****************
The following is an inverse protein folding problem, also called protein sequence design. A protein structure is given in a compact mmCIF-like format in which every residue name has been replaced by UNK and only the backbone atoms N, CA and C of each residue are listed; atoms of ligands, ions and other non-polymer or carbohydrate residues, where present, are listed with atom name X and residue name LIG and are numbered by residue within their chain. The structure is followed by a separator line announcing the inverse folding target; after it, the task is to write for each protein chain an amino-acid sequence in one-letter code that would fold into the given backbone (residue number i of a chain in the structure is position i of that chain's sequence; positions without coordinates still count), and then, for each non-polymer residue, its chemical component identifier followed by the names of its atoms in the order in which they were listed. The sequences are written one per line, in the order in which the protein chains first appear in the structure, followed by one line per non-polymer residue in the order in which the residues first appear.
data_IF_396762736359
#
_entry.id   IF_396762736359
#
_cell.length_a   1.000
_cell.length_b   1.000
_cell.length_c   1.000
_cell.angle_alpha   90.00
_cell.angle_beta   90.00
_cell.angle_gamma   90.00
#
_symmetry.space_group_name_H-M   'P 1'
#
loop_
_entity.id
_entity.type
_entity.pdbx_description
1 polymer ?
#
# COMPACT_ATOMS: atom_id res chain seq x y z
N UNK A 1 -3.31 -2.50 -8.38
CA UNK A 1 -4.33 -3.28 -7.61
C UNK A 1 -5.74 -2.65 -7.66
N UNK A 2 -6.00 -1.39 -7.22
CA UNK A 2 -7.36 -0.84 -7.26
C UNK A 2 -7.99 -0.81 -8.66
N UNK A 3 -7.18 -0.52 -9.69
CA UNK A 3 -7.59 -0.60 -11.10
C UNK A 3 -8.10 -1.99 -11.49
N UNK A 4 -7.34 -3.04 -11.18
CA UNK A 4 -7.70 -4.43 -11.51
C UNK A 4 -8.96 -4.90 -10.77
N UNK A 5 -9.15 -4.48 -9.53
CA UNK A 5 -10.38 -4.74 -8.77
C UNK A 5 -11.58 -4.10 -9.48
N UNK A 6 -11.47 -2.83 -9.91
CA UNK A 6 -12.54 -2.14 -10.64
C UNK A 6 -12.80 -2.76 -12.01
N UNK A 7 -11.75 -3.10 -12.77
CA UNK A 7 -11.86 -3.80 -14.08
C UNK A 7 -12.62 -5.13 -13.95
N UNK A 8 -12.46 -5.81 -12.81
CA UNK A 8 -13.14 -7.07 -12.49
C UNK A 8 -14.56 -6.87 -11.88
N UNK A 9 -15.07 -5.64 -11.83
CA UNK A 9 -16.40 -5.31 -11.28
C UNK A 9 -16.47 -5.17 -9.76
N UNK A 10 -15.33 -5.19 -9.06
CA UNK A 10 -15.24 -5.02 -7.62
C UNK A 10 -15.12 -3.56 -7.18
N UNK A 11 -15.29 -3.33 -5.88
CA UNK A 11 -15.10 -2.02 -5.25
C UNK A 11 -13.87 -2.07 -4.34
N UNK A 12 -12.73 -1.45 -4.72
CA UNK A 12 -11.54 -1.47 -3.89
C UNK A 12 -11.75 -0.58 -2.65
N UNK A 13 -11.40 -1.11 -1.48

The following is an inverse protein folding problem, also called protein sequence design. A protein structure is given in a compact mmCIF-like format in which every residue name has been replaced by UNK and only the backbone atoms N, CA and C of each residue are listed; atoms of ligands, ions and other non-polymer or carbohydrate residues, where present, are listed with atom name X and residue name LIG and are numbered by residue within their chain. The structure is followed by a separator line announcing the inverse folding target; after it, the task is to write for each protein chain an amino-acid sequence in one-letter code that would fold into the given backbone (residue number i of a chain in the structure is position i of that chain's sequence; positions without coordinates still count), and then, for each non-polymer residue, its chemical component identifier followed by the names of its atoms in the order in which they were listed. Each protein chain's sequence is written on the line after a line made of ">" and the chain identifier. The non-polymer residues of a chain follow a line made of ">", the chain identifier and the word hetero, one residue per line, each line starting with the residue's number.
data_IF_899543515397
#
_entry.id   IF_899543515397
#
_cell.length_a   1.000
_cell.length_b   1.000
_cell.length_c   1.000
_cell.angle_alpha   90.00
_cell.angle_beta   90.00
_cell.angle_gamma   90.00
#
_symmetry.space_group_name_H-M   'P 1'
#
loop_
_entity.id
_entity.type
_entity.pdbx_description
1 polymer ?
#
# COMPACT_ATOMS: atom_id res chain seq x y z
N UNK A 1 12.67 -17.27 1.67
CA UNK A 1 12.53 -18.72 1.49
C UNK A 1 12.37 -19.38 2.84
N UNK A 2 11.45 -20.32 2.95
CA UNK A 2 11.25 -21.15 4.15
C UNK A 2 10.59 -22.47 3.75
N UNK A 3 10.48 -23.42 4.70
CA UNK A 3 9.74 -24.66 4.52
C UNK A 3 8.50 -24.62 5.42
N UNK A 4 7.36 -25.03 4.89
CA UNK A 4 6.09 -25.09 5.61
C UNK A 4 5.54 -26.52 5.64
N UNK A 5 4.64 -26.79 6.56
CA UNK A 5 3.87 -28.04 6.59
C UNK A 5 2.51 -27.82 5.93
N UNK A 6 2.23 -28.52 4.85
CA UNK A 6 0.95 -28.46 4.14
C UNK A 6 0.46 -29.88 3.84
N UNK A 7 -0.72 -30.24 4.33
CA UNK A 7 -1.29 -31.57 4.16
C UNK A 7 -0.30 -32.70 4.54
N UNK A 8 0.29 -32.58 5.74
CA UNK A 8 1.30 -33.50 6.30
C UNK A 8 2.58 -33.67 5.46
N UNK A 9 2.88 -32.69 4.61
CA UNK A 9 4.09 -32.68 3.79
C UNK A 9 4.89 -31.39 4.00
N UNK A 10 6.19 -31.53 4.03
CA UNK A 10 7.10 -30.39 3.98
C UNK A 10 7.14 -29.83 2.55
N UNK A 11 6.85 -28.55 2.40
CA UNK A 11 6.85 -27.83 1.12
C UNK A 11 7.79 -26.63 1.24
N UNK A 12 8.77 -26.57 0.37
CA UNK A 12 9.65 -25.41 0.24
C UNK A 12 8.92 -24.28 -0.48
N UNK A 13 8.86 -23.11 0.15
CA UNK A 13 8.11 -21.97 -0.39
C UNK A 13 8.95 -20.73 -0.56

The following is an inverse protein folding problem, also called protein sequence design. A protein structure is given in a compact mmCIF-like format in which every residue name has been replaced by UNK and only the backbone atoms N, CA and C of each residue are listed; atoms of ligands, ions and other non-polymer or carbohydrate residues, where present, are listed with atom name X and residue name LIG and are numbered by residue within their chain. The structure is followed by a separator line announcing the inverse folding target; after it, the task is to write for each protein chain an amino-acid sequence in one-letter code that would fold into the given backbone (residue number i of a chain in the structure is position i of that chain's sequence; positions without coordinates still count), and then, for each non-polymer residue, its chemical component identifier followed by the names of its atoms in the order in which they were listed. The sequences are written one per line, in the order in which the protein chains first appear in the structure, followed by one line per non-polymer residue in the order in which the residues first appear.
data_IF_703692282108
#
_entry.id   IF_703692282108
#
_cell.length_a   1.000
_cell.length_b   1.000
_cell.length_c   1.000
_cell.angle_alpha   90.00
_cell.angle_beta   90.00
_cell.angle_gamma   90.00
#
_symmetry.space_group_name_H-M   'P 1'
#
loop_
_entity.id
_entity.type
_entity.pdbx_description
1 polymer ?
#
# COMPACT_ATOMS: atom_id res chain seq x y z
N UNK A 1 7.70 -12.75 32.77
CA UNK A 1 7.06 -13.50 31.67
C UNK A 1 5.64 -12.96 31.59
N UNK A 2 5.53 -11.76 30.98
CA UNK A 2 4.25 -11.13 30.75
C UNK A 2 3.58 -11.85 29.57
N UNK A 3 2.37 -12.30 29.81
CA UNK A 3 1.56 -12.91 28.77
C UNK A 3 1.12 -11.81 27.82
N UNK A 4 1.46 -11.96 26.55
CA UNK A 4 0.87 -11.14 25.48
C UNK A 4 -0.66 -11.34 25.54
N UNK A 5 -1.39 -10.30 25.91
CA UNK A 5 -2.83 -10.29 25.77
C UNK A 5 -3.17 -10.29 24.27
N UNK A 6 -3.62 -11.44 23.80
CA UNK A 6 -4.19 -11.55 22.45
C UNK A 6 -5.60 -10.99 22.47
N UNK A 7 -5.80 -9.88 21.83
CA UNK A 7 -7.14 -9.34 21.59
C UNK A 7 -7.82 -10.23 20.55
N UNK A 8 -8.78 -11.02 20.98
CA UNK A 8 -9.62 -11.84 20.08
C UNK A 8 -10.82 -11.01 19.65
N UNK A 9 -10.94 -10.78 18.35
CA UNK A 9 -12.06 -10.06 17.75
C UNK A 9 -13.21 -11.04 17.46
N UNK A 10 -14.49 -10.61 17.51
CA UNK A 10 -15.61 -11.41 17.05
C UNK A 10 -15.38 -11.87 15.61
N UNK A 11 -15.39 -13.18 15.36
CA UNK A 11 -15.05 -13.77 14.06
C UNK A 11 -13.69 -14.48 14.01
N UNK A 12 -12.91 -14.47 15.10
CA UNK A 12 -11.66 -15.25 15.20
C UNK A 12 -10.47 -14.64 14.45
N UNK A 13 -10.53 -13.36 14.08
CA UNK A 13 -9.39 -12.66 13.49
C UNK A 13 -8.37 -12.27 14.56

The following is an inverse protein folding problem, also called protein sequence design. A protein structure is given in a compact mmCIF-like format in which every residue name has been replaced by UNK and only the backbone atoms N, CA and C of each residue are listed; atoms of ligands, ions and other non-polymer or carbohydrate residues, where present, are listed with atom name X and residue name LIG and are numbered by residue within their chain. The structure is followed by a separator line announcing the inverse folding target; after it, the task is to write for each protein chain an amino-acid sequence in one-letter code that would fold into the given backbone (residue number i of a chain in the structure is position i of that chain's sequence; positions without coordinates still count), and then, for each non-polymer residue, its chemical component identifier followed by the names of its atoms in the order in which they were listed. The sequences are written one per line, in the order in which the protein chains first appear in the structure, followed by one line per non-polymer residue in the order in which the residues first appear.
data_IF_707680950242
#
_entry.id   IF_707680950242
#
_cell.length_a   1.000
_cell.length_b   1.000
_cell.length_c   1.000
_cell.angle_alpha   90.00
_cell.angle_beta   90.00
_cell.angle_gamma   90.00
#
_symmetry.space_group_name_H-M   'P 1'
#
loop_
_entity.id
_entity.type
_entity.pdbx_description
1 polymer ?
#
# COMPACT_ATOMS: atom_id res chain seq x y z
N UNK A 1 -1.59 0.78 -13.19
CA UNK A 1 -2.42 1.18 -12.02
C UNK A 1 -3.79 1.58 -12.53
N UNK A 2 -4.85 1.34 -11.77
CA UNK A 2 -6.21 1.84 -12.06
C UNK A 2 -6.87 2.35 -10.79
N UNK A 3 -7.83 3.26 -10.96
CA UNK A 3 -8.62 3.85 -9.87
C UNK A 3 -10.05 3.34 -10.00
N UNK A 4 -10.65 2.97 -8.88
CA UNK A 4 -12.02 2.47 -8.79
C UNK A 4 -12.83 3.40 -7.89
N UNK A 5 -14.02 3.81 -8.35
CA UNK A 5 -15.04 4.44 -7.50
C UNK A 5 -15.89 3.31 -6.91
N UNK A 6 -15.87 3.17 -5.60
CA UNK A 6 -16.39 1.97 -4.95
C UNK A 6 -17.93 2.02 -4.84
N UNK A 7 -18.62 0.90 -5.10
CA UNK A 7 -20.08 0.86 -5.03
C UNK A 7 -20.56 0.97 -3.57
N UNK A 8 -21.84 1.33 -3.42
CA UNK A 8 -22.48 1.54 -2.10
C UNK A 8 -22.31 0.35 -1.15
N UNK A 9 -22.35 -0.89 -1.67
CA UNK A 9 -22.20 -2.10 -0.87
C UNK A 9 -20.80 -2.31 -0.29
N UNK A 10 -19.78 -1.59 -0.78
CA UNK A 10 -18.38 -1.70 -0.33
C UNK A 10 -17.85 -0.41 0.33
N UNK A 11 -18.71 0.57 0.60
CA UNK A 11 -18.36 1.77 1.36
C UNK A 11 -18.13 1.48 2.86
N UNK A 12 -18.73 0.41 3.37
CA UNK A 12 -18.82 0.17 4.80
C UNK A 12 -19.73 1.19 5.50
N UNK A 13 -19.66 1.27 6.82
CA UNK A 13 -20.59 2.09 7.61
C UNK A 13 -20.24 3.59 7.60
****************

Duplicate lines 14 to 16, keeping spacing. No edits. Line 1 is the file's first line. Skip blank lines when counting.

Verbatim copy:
#
loop_
_entity.id